Thursday, September 20, 2007

A Limitation on Dialetheism

First, I should acknowledge my indebtedness to Greg Littmann and Keith Simmons, whose essay “A Critique of Dialetheism” was the inspiration for this post.[1]

Dialetheism, for those not in the know, is the thesis that that some contradictions are true. It is platitudinous that some of the things people say are true and others false—and some, dialetheists add, are both true and false. At first sight, this is an odd yet intriguing view. But why believe it?

Dialetheism is usually motivated by considerations involving logical and semantic paradoxes, most famously by the Liar paradox. One of the most basic versions of the Liar is (1):

(1) This statement is false.

Is (1) true? If it is, then what it says is the case, and since what (1) says that it’s false, it’s false. But if (1) is false, then what it says is not the case, and since (1) says that it is false, it is false that it is false, and hence (1) is true. So if (1) is true, it’s false, and if it’s false, it’s true. Contradiction.

There are various things one could say at this point, but the important thing is what the dialetheist says, and what the dialetheist says is that (1) is both true and false. There are many things which can be said in favor of this view, some of them very compelling. There are also many things which can be said against it that are equally compelling. My aim, however, is not to argue either that dialetheism must be accepted or rejected as a matter of principle, but rather to show that the dialetheic treatment of logical and semantic paradoxes cannot be extended to all versions of the Liar. Consider for a moment (2):

(2) This statement has the same truth value as “0 = 1”.

Assume (2) is false. If so, it must have a different truth value than “0 = 1”, for what (2) says is that they have the same value. Since “0 = 1” is false, (2), if it has a different value, must be true. But if (2) is true, it has the same truth value as “0 = 1”, for that they have the same truth value is precisely what (2) says. Now if (2) is true, and it has the same truth value as “0 = 1”, then “0 = 1” must also be true, and hence we can conclude that 0 = 1 ![2]

We cannot give (2) a dialetheic treatment—holding that it is both true and false— for we can substitute any falsehood we like for “0 = 1” and use the paradox to show it must be true as well as false. We would then end up with trivialism—the view everything is both true and false! Since (2) cannot be solved by dialetheic means, it must have a different, consistent solution. There are many avenues we could pursue, such as tweaking the T-schema, holding that (2) expresses no proposition, adopting some form of the theory of types, etc. , but the point is that at least one of them must be successful. Granting this, why can’t we solve more traditional variants of the Liar in the same way? Dialetheism might still be true—in some attenuated epistemic sense of “might”—but even so it is not a perfectly general solution to all Liar-like paradoxes. If other kinds of Liar statements can be given the same treatment as (2), whatever that may be, dialetheism loses much of its motivation. If other reasons can be found for believing in true contradictions, well and good—but so long as consistent solutions are on the table, I think they ought to be preferred.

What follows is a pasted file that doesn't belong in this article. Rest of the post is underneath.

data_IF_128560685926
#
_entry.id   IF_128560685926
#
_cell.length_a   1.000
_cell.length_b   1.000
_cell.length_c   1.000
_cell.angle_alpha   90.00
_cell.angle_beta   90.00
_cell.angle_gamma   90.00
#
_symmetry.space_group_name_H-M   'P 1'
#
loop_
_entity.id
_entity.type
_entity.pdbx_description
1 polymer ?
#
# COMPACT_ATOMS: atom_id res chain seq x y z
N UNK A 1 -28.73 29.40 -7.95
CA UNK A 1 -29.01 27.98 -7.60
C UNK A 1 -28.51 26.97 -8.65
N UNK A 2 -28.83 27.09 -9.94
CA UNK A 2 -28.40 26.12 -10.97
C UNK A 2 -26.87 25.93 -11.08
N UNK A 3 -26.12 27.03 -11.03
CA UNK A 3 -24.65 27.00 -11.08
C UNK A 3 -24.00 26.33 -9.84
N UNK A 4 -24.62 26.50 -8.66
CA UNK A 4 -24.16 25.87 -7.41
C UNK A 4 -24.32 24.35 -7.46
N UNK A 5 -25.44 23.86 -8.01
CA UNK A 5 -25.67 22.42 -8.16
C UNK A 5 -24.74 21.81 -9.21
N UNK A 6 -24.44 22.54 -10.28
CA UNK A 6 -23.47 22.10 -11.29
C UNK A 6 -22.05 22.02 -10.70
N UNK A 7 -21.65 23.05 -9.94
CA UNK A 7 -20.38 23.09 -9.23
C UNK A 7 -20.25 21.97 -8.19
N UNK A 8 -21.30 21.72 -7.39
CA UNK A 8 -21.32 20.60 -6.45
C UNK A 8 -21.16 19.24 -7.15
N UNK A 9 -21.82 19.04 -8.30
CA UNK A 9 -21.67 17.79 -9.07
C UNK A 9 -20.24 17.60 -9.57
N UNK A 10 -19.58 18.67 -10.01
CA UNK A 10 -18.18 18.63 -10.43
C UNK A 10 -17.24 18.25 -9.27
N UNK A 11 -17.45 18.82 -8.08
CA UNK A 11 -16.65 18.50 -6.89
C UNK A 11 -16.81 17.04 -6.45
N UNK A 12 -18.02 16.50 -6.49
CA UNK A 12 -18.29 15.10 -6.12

[1] “A Critique of Dialetheism”, in The Law of Non-Contradiction: New Philosophical Essays, Oxford University Press 2006. In particular I was inspired by their sentence (Z):

(Z) has the same complete and correct evaluation as the sentence ‘1+1=3’.

(Z) can be found in footnote 26 on page 333 (Paperback version).

[2]If we had started out by assuming (2) is true, we could have reached the same conclusion in half the time.

Saturday, September 08, 2007

Where I Stand